On October 30, the Inter-American Dialogue hosted a book talk with Marie Arana, author of Silver, Sword, and Stone: Three Crucibles in the Latin American Story. In this book, Arana weaves three modern stories with the history of the past millennium to explain three enduring themes that have defined Latin America since pre-Columbian times: the foreign greed for its mineral riches, an ingrained propensity to violence, and the abiding power of religion. The commentator of the event, Tom Gjelten of NPR, emphasized the craft of Arana’s book, stating that she had “pulled of the achievement of writing what I see as the internal history, the story of Latin America’s soul over the last 500 years. It combines literature journalism and history all in one.” The two discussed Arana’s motivation for writing the book as well as relevant themes touched upon in Silver, Sword, and Stone such as the difference between northern and southern independence movements and the commonalities of the Latin American experience and its relevance today.
When asked about the stark contrasts between North American post-colonial story and the experiences of Latin America, Arana noted her firm belief that history informs the character of the people and culture of a place. She describes her motivation for writing the book as an effort to utilize her own experience as a child with a Peruvian father and a North American mother. She stated, “[My parents] always seem baffled by each other’s cultures, urgently in need of a translation. It trained me to think about the deep cultural divide between the Americas and the very separate histories that inform them.” This childhood experience carries over into her writing. She added, “I had to explain to North Americans who Latin Americans were, and every book I’ve written has been a form of explanation.”
Arana went on to discuss how she was particularly struck by the initial encounter of the Spanish conquistadors with the indigenous American populations. She described the event as a “forceful and fateful meeting” between two cultures who did not understand one another but both desired to conquer the other for very different reasons. For the Spaniards, the desire to conquer the indigenous peoples and the territory was driven by financial concerns, after the empire had been nearly bankrupted from its drawn-out war to eject the Moors from the Spanish peninsula. On the other hand, the indigenous tribes were driven by what Arana described as a restlessness and an uncertainty after massive growth through the conquering of other indigenous tribes.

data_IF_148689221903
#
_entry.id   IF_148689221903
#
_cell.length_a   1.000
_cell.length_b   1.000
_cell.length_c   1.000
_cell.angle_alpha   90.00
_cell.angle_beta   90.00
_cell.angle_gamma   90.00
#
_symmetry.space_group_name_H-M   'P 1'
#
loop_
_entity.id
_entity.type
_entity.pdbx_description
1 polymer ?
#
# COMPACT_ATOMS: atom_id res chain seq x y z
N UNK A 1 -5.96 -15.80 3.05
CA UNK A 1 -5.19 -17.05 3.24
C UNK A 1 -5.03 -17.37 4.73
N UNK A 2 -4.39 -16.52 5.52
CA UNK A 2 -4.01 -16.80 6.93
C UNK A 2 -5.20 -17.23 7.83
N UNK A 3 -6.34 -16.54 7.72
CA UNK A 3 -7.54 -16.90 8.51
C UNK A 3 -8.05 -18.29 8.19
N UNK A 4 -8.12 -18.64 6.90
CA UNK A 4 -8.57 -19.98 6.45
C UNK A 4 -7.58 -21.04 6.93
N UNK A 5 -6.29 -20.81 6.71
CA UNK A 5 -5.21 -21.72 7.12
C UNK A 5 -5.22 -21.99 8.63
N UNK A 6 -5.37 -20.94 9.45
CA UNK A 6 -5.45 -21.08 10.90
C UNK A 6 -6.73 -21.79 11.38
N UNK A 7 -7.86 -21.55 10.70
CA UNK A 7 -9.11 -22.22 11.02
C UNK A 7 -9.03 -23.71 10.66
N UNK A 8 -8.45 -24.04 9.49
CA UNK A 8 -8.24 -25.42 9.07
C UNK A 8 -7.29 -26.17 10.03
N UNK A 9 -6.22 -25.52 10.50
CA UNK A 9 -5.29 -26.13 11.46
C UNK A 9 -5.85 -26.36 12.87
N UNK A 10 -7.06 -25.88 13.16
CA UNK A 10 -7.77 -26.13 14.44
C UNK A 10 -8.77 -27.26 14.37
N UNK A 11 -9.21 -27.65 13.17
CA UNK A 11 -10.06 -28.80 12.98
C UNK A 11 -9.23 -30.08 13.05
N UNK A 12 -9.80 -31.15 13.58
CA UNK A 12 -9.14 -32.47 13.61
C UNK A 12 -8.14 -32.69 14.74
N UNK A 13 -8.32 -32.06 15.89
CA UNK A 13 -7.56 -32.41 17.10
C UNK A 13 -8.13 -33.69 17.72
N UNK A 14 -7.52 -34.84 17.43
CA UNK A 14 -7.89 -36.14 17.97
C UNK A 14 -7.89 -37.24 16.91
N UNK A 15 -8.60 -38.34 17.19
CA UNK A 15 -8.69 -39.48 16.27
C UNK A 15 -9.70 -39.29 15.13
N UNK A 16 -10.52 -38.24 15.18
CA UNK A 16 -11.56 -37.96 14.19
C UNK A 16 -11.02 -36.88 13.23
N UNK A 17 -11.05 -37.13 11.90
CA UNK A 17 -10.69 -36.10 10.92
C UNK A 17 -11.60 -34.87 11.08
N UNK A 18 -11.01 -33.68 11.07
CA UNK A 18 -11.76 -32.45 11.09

Another common theme that was prevalent throughout the discussion was the important differences between independence movements in North and South America. On a practical level, Arana noted how the Wars of Independence varied greatly in the way in which they were fought. She added that “in North America you had the war being fought over the rolling hills of Maryland in Virginia. [Whereas,] in Latin America …the Wars of Independence were fought over terrain that was unforgiving- over the Andes” as well as jungle and rivers, which were very difficult to traverse. She also noted that the Latin American Wars of Independence were much less geographically concentrated, occurring over terrain that “was seven times as large as the area that the North American Revolution was fought in.”
During the Q&A portion of the evening, Arana continued to note the difference between the north and south’s independence movements, particularly in the form of leadership. When asked about the similarities between George Washington and Simon Bolivar, Arana noted that while the two leaders were both military men and came from wealthy families, they were quite different. She remarked that Bolivar’s revolution was comprised of many soldiers that were former slaves, something the US founding fathers, such as Washington and Adams, were very critical of. Ultimately, this was one of the reasons the US did not support the rebellions in Latin America. During the Q&A portion, Arana also discussed how she chose the three narratives to represent the three components of her book- silver, sword, and stone. The evening concluded with a wine and cheese reception and book signing with Arana.